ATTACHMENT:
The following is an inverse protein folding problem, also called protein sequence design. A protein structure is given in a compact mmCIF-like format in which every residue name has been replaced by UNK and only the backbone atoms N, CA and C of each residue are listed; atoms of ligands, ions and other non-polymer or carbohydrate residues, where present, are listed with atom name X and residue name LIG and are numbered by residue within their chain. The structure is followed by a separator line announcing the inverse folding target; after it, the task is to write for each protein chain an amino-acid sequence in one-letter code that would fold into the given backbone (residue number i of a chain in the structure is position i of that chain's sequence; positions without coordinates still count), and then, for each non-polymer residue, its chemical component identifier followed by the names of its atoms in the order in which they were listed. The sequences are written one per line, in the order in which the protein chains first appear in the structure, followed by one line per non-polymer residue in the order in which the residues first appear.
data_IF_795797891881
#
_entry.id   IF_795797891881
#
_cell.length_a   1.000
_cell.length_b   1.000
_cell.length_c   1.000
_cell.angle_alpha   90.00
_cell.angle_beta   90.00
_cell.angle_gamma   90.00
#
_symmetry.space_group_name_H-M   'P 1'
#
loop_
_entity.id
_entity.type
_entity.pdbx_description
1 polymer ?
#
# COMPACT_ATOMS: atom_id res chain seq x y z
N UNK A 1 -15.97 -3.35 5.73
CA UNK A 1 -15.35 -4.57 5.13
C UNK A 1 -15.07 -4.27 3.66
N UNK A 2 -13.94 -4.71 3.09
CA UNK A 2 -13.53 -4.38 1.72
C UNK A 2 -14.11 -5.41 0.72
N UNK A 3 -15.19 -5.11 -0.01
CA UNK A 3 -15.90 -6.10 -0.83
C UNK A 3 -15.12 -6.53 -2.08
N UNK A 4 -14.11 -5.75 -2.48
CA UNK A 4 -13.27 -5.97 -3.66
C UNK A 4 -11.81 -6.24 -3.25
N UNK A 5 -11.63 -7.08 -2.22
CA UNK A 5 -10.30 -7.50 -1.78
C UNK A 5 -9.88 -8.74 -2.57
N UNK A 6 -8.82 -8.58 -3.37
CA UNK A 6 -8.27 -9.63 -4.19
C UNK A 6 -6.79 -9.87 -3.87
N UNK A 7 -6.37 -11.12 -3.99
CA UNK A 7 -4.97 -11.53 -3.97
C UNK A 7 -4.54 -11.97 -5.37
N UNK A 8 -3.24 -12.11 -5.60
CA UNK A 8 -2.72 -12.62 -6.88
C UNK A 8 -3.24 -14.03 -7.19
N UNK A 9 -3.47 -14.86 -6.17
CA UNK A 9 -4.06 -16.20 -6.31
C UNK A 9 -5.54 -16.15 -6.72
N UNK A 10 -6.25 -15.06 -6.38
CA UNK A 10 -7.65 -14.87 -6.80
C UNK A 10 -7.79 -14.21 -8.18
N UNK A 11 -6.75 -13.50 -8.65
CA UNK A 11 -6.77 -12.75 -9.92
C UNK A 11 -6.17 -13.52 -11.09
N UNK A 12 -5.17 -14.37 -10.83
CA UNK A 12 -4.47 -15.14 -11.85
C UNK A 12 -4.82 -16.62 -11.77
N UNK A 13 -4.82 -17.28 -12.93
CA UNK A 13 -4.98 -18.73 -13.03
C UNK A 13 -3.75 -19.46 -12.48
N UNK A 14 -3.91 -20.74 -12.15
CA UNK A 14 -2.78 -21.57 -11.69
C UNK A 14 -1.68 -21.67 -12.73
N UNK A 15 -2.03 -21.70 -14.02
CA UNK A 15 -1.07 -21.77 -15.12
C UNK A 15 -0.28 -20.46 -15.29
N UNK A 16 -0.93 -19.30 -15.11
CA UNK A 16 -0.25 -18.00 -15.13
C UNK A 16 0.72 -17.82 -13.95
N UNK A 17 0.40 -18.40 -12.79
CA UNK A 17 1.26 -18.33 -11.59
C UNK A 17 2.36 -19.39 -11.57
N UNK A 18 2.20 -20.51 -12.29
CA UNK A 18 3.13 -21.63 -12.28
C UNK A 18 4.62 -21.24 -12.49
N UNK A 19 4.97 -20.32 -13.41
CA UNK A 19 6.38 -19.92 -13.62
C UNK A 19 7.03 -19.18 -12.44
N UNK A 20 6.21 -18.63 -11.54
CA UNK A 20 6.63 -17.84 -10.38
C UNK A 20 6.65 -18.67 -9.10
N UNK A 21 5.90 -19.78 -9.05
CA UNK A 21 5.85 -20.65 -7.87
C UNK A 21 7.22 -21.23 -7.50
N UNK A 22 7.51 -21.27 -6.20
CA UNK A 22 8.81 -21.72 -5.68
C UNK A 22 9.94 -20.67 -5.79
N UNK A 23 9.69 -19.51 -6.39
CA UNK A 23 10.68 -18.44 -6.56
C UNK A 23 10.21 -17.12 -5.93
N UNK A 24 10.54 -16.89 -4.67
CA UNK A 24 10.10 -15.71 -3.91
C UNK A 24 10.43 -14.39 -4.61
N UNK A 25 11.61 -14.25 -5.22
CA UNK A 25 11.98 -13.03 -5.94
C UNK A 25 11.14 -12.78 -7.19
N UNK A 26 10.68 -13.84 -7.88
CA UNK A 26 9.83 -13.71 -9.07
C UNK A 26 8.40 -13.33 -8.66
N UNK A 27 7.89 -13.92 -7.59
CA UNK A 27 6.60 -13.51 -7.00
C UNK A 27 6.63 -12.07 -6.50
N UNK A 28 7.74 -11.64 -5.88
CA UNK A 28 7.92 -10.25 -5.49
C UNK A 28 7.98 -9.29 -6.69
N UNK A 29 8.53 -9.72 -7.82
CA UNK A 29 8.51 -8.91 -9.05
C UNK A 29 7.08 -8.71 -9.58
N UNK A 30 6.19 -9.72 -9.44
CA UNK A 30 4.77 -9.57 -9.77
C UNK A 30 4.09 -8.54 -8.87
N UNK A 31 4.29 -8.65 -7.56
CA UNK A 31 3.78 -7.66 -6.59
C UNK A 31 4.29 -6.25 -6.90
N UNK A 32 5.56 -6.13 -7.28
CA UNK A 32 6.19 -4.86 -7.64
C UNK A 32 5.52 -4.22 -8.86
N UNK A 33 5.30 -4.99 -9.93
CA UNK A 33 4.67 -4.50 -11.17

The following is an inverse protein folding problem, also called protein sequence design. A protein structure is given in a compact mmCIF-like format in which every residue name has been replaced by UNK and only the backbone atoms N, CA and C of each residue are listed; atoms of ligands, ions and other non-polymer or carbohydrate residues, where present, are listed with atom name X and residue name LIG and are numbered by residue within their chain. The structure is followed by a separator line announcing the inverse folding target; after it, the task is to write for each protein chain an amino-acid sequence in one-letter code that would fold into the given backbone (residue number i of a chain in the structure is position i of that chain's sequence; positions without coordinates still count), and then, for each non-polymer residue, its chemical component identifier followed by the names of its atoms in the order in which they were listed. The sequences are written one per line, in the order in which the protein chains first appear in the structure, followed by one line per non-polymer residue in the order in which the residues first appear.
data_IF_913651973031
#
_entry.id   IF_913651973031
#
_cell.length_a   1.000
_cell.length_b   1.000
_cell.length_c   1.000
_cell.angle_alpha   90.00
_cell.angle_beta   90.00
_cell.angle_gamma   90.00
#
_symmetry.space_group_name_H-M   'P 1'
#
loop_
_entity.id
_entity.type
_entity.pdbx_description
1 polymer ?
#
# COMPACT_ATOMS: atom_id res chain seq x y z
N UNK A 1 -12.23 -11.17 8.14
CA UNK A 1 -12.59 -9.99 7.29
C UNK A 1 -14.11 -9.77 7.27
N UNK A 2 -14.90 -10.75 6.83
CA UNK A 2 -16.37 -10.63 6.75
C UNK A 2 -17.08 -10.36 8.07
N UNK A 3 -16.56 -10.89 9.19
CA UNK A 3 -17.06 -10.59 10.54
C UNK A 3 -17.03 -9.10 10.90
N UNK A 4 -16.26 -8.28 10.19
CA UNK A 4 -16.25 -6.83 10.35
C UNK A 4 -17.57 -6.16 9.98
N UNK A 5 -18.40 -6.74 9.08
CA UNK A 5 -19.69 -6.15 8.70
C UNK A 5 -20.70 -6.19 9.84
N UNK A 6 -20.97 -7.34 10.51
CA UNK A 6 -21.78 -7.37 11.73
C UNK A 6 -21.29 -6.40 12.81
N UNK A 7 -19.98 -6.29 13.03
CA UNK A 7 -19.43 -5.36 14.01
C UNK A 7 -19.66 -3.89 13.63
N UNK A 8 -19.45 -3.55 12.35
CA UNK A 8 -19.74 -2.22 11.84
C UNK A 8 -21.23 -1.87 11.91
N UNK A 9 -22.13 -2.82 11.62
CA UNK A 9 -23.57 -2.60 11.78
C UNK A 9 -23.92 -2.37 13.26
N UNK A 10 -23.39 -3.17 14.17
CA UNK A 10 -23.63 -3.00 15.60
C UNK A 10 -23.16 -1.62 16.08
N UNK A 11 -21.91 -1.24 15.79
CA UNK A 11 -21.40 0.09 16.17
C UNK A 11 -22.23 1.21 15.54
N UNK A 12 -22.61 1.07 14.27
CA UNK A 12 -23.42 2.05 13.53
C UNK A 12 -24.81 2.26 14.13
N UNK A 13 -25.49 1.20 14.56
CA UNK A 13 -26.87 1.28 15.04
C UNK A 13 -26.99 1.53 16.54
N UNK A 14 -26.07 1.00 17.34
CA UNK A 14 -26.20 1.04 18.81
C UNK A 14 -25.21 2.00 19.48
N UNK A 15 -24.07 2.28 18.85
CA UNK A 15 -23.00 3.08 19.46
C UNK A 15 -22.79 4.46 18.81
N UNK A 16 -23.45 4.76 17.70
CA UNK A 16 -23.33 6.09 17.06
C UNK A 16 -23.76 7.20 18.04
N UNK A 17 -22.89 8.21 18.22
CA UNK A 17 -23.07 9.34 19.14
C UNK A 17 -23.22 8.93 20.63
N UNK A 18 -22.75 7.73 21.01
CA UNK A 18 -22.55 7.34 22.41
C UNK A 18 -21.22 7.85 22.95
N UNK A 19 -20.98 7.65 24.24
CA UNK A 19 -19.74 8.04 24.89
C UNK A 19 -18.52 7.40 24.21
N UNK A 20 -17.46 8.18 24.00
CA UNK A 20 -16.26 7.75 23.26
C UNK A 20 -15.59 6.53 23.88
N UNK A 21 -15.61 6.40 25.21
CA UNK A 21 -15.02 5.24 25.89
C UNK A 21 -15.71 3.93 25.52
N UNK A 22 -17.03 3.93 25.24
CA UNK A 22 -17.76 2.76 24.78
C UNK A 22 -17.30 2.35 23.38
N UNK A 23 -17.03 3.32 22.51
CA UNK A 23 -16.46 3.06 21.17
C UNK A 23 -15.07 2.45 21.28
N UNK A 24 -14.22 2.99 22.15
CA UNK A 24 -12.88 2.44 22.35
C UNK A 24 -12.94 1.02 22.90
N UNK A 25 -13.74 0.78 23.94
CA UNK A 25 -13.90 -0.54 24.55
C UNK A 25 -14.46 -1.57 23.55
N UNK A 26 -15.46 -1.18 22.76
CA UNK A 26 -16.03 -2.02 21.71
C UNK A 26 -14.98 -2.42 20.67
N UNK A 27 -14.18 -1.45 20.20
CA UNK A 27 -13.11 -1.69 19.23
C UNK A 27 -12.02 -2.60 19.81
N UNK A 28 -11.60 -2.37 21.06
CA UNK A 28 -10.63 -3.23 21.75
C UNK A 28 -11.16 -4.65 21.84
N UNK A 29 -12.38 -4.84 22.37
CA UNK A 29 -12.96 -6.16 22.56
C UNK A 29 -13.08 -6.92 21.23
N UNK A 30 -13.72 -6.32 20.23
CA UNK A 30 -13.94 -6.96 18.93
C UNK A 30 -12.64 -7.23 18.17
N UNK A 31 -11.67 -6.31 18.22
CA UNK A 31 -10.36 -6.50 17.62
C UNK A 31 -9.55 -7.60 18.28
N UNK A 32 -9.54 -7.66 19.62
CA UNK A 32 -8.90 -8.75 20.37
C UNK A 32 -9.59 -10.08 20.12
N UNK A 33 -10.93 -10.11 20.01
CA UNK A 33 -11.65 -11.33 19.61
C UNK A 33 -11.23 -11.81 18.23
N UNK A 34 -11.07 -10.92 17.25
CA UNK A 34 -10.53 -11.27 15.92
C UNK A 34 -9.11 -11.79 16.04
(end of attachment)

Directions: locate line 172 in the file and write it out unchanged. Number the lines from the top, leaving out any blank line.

CA UNK A 11 -21.40 0.09 16.17